Members of Keuka College’s Students Helping Students (SHS) team and the Living Well in Penn Yan recently began a partnership aimed at addressing food insecurity.
SHS is a select group of Keuka College students offering support to their fellow students who may be going through a crisis, one that could jeopardize continuing their studies at the College. The Living Well is dedicated to helping people in need by offering various forms of support to members of the community, including a food pantry.
According to data collected nationally from the 2018 Wisconsin HOPE lab study on Hungry and Homeless in College, 36 percent of university students suffer from both food and housing insecurities, while nine percent of students reported experiencing homelessness within the past year.
“If a student is facing food insecurity, it will be difficult for them to be successful,” says Eric Detar, College chaplain and co-advisor of SHS. “There is a lot of research out there that supports that, and the pantry is meant to help students until they find more sustainable support, such as at foodbanks or at the Well. We began to think about the work of the SHS team, and we felt that this partnership could fit with our mission.”
Food insecurity affects an estimated 40 million people in America, and it is a topic that the College is beginning to examine as a critical issue for students’ success and retention. The concern came to the attention of Eric and Dr. Sunny Winstead, assistant professor of occupational therapy and co-advisor of the SHS team, after they read an article about food insecurity among college students.
That’s also when Eric, who serves on the board of the Living Well, began to think of the partnership. So, when Dr. Winstead and Eric approached Sandi Perl, director of the Living Well and a member of the Keuka College Class of 1990, with the idea of establishing a food pantry on campus, she expressed an interest in a partnership, as students from the College seek out food assistance at the Well.
“The Living Well’s mission is focusing on providing people with solutions so they can thrive,” say Sandi. “The Well is always looking for ministry opportunities to serve those in our community, and there has been a new focus on college campus food insecurity. The Well has the ability to support college students as they are focusing on their educational dreams.”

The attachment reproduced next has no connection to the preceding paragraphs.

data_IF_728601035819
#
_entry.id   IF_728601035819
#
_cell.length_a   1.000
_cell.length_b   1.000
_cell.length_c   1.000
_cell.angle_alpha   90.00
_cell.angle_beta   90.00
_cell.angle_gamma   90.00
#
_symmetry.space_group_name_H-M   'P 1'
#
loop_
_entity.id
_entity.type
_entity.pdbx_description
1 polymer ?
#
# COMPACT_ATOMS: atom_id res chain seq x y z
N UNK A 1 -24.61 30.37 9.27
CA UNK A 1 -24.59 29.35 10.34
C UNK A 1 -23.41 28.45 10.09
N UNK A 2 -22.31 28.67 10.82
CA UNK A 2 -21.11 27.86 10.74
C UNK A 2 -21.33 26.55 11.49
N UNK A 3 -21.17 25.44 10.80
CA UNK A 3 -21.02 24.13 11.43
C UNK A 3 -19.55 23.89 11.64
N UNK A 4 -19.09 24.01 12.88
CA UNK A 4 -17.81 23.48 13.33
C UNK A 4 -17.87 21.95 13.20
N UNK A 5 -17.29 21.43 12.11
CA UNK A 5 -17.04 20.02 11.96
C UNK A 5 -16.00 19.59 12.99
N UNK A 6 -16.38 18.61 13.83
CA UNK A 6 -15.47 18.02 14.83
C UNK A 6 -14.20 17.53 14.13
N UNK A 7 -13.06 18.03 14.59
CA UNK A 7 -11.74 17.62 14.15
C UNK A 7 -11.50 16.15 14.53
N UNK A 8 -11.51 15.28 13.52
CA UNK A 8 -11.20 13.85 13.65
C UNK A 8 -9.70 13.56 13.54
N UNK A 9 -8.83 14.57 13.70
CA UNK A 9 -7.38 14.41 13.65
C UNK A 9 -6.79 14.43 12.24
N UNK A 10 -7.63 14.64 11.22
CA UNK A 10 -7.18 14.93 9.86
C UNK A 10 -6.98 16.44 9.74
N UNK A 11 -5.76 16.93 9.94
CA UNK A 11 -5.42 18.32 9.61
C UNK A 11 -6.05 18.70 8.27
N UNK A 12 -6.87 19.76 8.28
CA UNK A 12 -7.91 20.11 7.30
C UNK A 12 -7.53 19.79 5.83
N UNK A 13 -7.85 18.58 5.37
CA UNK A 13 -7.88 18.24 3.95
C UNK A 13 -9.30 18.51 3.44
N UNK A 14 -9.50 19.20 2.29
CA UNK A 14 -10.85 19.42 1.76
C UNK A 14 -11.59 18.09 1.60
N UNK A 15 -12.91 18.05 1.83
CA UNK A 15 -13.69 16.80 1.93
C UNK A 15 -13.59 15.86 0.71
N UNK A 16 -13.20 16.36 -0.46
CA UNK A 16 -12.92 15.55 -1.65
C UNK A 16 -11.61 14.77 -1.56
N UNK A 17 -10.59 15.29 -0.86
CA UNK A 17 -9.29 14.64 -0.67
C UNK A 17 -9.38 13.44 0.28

After sharing the idea of the partnership with the SHS team, Eric says, the students were also enthusiastic in their support. To help educate—and bring awareness of the issue to the campus— SHS offered a webinar in the spring to the College community, focusing on food and housing insecurities among college students.
And during the spring semester, the Living Well donated items to help establish the College’s food pantry. In turn, shortly before the end of the semester, SHS led a non-perishable food collection and donated items back to the Well, as a way to “pay it forward.”
The location of the College’s food pantry, inside the Commuter Lounge in Dahlstrom Student Center, was purposely thought out.
“The commuter student population is the population most likely to be at risk [for food insecurity], as residential students have meal plans,” says Eric.“We do not have any applications or restrictions. If someone self-identifies as having need, they can go to the pantry for food.”
Available items include soups, rice, macaroni and cheese, oatmeal, peanut butter, jelly, and instant potatoes. Snacks, toiletries, and laundry detergent may also be included.
Members of the SHS team will take inventory of the items on a weekly basis. A list will be passed along to the Living Well for replenishment. The Living Well has food donated regularly, and a private contributor has donated money specifically to assist the College with its food pantry.
To make a donation to the College’s food pantry, items may be dropped off at the Center for Spiritual Life office, located in Dahlstrom Student Center, Room 40. Donations also may be dropped off at the Living Well, 121 E. Elm St. in Penn Yan.